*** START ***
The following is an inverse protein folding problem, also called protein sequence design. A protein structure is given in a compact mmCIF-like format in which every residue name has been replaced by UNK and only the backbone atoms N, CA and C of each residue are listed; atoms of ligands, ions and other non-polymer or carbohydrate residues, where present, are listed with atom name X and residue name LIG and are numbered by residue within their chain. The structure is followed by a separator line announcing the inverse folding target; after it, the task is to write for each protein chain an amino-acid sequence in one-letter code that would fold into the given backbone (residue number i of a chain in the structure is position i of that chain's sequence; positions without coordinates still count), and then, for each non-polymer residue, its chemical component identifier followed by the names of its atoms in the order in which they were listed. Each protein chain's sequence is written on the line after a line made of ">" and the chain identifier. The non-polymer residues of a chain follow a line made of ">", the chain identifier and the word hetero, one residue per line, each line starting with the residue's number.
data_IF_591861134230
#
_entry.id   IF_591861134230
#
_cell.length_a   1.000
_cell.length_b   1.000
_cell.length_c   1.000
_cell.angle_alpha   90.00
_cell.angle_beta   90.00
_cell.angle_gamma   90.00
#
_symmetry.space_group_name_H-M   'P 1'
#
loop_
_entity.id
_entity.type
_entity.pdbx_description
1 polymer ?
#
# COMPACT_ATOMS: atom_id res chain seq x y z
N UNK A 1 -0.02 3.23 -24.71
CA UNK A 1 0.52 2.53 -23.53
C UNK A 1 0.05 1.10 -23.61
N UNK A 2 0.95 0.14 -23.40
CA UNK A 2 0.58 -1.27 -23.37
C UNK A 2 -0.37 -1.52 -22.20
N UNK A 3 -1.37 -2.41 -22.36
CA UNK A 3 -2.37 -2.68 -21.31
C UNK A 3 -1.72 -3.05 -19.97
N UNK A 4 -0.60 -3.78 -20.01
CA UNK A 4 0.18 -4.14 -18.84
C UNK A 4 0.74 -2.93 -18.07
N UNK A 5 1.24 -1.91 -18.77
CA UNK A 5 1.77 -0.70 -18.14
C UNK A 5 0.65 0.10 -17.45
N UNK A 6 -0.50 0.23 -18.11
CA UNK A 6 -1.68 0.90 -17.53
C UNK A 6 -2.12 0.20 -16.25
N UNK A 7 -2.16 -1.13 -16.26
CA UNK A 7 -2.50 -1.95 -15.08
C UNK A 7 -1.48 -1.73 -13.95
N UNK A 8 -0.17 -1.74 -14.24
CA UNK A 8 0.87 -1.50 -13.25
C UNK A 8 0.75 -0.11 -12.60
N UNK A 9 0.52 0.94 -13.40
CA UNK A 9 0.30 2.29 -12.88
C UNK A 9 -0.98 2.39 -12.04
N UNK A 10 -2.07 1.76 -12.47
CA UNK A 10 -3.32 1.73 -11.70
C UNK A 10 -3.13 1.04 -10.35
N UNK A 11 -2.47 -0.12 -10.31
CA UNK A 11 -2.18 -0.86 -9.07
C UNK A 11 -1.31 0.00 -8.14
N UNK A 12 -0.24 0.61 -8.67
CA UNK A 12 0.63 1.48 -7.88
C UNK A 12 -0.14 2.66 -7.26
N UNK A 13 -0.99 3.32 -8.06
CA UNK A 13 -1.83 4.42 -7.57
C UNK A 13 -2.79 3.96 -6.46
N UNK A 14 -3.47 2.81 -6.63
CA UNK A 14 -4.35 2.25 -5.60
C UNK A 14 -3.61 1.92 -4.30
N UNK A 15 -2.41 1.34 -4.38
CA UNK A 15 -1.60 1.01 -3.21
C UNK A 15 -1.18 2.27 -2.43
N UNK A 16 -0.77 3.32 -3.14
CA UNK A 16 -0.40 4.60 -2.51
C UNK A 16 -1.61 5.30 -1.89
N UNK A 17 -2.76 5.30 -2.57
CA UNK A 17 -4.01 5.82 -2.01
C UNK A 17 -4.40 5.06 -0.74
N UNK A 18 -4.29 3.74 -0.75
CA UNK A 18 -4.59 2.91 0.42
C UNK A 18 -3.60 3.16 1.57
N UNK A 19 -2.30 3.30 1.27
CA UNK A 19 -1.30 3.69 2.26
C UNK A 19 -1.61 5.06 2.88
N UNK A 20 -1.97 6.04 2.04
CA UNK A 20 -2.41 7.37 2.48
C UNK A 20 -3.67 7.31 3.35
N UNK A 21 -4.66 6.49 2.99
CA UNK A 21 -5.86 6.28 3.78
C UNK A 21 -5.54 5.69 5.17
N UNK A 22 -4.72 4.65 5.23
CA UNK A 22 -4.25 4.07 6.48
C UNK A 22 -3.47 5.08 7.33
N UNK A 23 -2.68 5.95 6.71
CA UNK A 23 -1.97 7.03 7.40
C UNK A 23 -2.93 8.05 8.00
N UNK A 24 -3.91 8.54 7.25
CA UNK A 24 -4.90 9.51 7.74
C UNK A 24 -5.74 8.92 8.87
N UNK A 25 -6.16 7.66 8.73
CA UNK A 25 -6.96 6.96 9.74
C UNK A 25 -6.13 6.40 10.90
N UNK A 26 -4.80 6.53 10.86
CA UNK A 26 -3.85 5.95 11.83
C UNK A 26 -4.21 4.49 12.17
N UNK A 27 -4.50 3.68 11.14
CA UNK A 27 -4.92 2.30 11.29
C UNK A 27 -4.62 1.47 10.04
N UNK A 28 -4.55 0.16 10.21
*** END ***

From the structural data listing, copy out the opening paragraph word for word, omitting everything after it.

The following is an inverse protein folding problem, also called protein sequence design. A protein structure is given in a compact mmCIF-like format in which every residue name has been replaced by UNK and only the backbone atoms N, CA and C of each residue are listed; atoms of ligands, ions and other non-polymer or carbohydrate residues, where present, are listed with atom name X and residue name LIG and are numbered by residue within their chain. The structure is followed by a separator line announcing the inverse folding target; after it, the task is to write for each protein chain an amino-acid sequence in one-letter code that would fold into the given backbone (residue number i of a chain in the structure is position i of that chain's sequence; positions without coordinates still count), and then, for each non-polymer residue, its chemical component identifier followed by the names of its atoms in the order in which they were listed. Each protein chain's sequence is written on the line after a line made of ">" and the chain identifier. The non-polymer residues of a chain follow a line made of ">", the chain identifier and the word hetero, one residue per line, each line starting with the residue's number.